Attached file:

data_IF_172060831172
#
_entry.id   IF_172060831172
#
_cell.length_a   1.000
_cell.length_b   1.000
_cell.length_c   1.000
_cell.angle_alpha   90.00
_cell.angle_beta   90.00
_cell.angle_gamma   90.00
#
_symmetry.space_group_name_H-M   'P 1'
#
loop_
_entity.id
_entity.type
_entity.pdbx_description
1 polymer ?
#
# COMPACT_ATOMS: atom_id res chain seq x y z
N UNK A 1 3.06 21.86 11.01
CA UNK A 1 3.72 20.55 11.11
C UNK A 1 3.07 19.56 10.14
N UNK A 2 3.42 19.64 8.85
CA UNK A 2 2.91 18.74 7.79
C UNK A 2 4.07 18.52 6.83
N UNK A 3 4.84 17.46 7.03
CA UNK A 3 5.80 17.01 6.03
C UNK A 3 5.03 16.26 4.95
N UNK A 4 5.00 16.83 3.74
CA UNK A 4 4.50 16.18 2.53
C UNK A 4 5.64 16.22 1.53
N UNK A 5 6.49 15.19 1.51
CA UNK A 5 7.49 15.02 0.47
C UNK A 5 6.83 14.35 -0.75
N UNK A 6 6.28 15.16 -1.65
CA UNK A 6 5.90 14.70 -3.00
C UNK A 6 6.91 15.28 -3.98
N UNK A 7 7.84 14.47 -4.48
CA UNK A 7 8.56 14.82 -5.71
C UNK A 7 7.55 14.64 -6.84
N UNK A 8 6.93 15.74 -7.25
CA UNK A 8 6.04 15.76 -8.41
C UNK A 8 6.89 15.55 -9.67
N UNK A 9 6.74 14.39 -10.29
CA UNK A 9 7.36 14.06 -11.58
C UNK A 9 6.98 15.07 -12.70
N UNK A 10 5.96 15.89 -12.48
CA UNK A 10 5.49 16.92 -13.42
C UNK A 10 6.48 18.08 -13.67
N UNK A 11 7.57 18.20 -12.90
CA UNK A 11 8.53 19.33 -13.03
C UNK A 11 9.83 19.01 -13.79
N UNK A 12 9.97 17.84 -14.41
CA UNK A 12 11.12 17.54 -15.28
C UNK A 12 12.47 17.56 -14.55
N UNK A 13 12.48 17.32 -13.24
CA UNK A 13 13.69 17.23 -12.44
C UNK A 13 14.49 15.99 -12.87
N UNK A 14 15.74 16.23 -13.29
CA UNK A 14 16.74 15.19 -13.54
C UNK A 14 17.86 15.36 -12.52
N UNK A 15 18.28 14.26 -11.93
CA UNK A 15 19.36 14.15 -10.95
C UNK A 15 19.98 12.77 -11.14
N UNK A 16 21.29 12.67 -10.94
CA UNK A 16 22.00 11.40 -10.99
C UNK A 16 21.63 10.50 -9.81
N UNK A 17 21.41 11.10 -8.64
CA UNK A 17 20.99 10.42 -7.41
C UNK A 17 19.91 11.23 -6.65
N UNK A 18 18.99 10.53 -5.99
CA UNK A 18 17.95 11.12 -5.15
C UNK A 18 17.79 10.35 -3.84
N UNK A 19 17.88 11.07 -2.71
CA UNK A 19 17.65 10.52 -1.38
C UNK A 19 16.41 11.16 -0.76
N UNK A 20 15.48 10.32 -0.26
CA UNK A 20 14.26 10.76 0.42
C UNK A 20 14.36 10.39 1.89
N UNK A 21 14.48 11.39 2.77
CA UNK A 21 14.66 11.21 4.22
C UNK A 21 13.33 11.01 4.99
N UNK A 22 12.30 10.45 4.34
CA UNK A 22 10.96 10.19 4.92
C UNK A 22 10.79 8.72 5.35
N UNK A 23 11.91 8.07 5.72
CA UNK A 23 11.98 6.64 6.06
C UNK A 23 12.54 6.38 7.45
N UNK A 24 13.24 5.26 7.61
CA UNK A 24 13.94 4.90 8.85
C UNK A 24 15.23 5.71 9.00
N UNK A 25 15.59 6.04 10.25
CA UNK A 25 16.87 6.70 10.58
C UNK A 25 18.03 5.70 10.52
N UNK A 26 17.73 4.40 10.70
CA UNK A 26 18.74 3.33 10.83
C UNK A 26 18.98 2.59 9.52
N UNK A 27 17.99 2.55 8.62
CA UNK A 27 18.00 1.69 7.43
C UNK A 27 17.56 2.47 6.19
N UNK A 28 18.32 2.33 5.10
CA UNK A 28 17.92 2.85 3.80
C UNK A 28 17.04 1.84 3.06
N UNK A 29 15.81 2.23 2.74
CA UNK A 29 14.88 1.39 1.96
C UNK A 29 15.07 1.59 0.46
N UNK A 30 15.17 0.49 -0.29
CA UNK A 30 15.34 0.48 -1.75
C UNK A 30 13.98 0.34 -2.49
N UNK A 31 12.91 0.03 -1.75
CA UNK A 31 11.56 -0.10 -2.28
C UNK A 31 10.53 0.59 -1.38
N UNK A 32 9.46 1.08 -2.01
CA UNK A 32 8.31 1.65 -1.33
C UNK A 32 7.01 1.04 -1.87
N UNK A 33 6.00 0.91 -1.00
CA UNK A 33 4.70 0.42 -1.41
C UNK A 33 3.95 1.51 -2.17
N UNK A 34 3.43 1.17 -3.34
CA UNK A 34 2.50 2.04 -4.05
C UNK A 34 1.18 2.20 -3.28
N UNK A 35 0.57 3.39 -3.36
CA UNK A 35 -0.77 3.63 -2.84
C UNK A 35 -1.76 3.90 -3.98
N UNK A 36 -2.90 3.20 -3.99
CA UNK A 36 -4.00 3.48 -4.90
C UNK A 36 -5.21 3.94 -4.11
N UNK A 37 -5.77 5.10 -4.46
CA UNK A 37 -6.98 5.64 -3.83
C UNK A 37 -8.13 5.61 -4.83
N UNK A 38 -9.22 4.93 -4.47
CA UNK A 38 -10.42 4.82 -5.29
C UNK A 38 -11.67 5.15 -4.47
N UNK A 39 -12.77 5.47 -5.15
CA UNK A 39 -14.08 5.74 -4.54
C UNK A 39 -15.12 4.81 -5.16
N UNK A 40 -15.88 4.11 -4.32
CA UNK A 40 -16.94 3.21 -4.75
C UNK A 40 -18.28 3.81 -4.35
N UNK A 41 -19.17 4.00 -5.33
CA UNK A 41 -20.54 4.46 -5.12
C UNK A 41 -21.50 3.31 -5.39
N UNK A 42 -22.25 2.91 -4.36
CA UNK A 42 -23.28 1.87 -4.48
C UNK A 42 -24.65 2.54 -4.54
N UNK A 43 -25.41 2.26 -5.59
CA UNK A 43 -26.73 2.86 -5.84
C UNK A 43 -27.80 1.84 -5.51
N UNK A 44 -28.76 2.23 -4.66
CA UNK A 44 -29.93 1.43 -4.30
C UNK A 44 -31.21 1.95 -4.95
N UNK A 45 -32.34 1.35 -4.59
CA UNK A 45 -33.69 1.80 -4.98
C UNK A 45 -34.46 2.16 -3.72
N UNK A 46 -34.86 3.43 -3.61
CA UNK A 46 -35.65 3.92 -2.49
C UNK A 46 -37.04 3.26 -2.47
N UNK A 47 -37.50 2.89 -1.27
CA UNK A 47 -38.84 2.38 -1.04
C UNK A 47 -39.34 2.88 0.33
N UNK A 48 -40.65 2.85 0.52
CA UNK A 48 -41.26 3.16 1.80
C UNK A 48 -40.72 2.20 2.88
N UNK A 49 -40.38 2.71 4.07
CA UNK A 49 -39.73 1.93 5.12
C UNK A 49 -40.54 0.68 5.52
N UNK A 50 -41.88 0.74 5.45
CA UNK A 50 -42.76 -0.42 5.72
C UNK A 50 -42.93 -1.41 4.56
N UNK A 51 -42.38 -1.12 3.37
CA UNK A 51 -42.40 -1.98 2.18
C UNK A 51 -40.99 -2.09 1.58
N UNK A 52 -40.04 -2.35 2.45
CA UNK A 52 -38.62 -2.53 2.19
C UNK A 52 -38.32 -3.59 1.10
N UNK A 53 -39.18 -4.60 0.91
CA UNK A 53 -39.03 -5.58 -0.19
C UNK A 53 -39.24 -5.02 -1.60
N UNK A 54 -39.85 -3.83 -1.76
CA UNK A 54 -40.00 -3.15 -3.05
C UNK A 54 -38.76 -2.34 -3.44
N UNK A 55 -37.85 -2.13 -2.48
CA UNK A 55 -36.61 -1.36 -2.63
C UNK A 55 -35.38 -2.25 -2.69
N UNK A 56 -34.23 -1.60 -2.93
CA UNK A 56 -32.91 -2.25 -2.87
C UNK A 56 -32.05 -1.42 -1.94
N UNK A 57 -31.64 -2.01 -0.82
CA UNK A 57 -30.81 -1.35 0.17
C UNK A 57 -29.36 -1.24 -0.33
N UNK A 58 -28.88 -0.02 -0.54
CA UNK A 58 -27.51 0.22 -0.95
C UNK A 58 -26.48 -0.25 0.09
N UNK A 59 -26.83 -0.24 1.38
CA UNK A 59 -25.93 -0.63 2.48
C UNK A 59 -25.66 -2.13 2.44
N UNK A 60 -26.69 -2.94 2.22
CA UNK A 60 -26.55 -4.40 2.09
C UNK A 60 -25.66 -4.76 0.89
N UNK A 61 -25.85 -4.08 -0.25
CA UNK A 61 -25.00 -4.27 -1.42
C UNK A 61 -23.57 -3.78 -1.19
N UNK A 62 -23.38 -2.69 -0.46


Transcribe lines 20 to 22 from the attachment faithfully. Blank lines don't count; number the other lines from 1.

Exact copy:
# COMPACT_ATOMS: atom_id res chain seq x y z
N UNK A 1 3.06 21.86 11.01
CA UNK A 1 3.72 20.55 11.11